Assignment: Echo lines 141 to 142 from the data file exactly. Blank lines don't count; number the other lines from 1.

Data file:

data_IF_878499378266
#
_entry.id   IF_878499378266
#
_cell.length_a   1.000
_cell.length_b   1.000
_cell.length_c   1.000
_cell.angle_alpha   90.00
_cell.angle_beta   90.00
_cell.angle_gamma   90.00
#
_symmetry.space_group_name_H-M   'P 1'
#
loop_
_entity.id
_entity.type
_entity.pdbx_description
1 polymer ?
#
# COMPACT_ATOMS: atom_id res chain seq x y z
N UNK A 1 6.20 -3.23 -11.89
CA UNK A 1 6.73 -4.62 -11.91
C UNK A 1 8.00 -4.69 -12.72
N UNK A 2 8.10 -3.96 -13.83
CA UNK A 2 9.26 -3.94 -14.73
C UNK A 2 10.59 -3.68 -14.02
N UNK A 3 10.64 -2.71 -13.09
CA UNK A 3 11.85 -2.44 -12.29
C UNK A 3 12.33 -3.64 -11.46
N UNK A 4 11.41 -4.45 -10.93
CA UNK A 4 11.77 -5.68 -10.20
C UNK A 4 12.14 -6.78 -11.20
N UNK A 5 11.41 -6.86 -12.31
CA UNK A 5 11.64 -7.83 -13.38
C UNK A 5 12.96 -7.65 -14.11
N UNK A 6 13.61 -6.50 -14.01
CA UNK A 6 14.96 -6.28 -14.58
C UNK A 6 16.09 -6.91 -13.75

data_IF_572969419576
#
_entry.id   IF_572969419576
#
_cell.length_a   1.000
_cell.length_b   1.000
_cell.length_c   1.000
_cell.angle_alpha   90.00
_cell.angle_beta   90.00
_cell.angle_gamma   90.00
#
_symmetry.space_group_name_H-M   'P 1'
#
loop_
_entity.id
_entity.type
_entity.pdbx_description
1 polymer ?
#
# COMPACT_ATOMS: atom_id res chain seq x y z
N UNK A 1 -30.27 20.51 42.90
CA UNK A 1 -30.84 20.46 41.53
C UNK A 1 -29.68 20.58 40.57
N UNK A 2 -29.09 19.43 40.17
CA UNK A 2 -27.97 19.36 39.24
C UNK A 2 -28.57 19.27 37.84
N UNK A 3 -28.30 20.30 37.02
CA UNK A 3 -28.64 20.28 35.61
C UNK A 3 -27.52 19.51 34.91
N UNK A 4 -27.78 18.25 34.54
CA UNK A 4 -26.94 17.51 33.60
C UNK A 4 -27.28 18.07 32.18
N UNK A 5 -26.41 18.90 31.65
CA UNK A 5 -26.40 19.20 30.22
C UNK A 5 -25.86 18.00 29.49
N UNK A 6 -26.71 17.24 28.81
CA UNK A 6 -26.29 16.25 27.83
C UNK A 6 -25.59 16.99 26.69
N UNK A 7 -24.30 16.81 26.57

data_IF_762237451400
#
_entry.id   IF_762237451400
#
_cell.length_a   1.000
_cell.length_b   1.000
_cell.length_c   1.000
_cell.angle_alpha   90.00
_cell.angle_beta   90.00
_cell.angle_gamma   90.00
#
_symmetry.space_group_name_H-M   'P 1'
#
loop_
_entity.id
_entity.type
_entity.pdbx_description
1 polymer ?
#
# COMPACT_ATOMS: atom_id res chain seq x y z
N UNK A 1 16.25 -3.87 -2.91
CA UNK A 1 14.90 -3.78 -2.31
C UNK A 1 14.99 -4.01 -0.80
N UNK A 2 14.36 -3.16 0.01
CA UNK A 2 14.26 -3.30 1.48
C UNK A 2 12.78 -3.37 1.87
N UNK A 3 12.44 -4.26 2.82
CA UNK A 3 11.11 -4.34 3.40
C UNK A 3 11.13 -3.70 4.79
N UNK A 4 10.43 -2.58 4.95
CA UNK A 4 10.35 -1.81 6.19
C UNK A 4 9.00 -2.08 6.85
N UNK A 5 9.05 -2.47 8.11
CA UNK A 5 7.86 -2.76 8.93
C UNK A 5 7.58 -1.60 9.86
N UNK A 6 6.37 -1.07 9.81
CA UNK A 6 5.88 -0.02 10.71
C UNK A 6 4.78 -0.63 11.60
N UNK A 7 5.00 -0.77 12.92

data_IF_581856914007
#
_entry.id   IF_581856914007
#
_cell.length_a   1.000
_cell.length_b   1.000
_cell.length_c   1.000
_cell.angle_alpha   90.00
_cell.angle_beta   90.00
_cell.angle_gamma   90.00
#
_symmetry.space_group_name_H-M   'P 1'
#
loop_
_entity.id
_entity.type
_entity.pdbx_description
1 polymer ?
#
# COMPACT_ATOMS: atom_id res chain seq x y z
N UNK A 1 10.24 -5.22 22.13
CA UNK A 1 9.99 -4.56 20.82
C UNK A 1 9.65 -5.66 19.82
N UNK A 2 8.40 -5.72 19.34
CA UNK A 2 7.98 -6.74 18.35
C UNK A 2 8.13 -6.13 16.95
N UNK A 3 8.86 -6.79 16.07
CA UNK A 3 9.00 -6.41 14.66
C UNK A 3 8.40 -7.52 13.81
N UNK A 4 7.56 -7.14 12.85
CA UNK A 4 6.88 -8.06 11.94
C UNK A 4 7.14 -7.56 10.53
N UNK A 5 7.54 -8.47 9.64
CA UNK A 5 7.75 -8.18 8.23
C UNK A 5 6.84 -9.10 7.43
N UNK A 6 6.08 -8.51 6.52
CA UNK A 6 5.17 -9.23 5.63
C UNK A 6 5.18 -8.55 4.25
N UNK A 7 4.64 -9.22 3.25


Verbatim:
CA UNK A 2 7.98 -6.74 18.35
C UNK A 2 8.13 -6.13 16.95